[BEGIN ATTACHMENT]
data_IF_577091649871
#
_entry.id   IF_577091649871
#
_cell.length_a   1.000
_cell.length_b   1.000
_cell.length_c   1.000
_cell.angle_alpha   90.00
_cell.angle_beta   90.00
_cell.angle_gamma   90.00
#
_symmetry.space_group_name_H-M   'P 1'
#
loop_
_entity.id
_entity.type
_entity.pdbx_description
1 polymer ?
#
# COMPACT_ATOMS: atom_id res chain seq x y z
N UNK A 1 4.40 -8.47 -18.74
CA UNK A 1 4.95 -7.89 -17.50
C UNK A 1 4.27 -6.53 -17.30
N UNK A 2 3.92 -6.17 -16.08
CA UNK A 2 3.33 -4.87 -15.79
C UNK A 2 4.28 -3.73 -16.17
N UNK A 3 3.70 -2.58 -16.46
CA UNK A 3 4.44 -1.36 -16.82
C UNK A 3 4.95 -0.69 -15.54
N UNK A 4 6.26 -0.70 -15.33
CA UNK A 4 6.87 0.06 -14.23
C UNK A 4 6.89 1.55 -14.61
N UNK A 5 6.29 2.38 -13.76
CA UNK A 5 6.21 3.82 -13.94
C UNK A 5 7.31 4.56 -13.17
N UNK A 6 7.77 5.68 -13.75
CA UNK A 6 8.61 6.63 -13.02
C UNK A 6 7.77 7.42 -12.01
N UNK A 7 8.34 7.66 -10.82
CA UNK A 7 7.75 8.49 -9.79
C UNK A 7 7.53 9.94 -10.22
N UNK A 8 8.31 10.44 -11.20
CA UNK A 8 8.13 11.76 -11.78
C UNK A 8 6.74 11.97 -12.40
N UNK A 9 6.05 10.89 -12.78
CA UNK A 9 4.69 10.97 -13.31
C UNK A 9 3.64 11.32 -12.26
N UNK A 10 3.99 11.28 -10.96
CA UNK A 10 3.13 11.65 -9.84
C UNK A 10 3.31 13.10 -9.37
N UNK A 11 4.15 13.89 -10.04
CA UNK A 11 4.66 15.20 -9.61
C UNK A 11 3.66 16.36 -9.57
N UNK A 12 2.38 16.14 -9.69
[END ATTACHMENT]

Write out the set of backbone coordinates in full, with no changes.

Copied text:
data_IF_577091649871
#
_entry.id   IF_577091649871
#
_cell.length_a   1.000
_cell.length_b   1.000
_cell.length_c   1.000
_cell.angle_alpha   90.00
_cell.angle_beta   90.00
_cell.angle_gamma   90.00
#
_symmetry.space_group_name_H-M   'P 1'
#
loop_
_entity.id
_entity.type
_entity.pdbx_description
1 polymer ?
#
# COMPACT_ATOMS: atom_id res chain seq x y z
N UNK A 1 4.40 -8.47 -18.74
CA UNK A 1 4.95 -7.89 -17.50
C UNK A 1 4.27 -6.53 -17.30
N UNK A 2 3.92 -6.17 -16.08
CA UNK A 2 3.33 -4.87 -15.79
C UNK A 2 4.28 -3.73 -16.17
N UNK A 3 3.70 -2.58 -16.46
CA UNK A 3 4.44 -1.36 -16.82
C UNK A 3 4.95 -0.69 -15.54
N UNK A 4 6.26 -0.70 -15.33
CA UNK A 4 6.87 0.06 -14.23
C UNK A 4 6.89 1.55 -14.61
N UNK A 5 6.29 2.38 -13.76
CA UNK A 5 6.21 3.82 -13.94
C UNK A 5 7.31 4.56 -13.17
N UNK A 6 7.77 5.68 -13.75
CA UNK A 6 8.61 6.63 -13.02
C UNK A 6 7.77 7.42 -12.01
N UNK A 7 8.34 7.66 -10.82
CA UNK A 7 7.75 8.49 -9.79
C UNK A 7 7.53 9.94 -10.22
N UNK A 8 8.31 10.44 -11.20
CA UNK A 8 8.13 11.76 -11.78
C UNK A 8 6.74 11.97 -12.40
N UNK A 9 6.05 10.89 -12.78
CA UNK A 9 4.69 10.97 -13.31
C UNK A 9 3.64 11.32 -12.26
N UNK A 10 3.99 11.28 -10.96
CA UNK A 10 3.13 11.65 -9.84
C UNK A 10 3.31 13.10 -9.37
N UNK A 11 4.15 13.89 -10.04
CA UNK A 11 4.66 15.20 -9.61
C UNK A 11 3.66 16.36 -9.57
N UNK A 12 2.38 16.14 -9.69